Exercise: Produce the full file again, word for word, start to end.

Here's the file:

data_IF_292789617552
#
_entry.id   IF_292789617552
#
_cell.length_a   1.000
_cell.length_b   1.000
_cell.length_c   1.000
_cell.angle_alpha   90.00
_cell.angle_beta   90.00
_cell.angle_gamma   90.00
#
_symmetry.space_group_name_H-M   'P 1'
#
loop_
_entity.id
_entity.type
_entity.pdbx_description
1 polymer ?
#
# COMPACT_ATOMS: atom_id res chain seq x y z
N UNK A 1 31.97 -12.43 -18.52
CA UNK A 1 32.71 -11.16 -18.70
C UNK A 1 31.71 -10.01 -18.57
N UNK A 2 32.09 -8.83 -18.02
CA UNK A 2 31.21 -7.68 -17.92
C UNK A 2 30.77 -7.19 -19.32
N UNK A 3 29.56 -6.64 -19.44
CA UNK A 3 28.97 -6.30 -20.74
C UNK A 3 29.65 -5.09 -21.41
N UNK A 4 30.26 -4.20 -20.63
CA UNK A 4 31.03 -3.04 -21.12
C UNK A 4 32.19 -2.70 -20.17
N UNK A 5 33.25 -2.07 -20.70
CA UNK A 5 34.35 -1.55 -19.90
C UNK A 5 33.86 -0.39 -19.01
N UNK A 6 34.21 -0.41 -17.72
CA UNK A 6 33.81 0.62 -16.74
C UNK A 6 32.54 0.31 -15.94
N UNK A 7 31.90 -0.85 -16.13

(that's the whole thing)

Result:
data_IF_292789617552
#
_entry.id   IF_292789617552
#
_cell.length_a   1.000
_cell.length_b   1.000
_cell.length_c   1.000
_cell.angle_alpha   90.00
_cell.angle_beta   90.00
_cell.angle_gamma   90.00
#
_symmetry.space_group_name_H-M   'P 1'
#
loop_
_entity.id
_entity.type
_entity.pdbx_description
1 polymer ?
#
# COMPACT_ATOMS: atom_id res chain seq x y z
N UNK A 1 31.97 -12.43 -18.52
CA UNK A 1 32.71 -11.16 -18.70
C UNK A 1 31.71 -10.01 -18.57
N UNK A 2 32.09 -8.83 -18.02
CA UNK A 2 31.21 -7.68 -17.92
C UNK A 2 30.77 -7.19 -19.32
N UNK A 3 29.56 -6.64 -19.44
CA UNK A 3 28.97 -6.30 -20.74
C UNK A 3 29.65 -5.09 -21.41
N UNK A 4 30.26 -4.20 -20.63
CA UNK A 4 31.03 -3.04 -21.12
C UNK A 4 32.19 -2.70 -20.17
N UNK A 5 33.25 -2.07 -20.70
CA UNK A 5 34.35 -1.55 -19.90
C UNK A 5 33.86 -0.39 -19.01
N UNK A 6 34.21 -0.41 -17.72
CA UNK A 6 33.81 0.62 -16.74
C UNK A 6 32.54 0.31 -15.94
N UNK A 7 31.90 -0.85 -16.13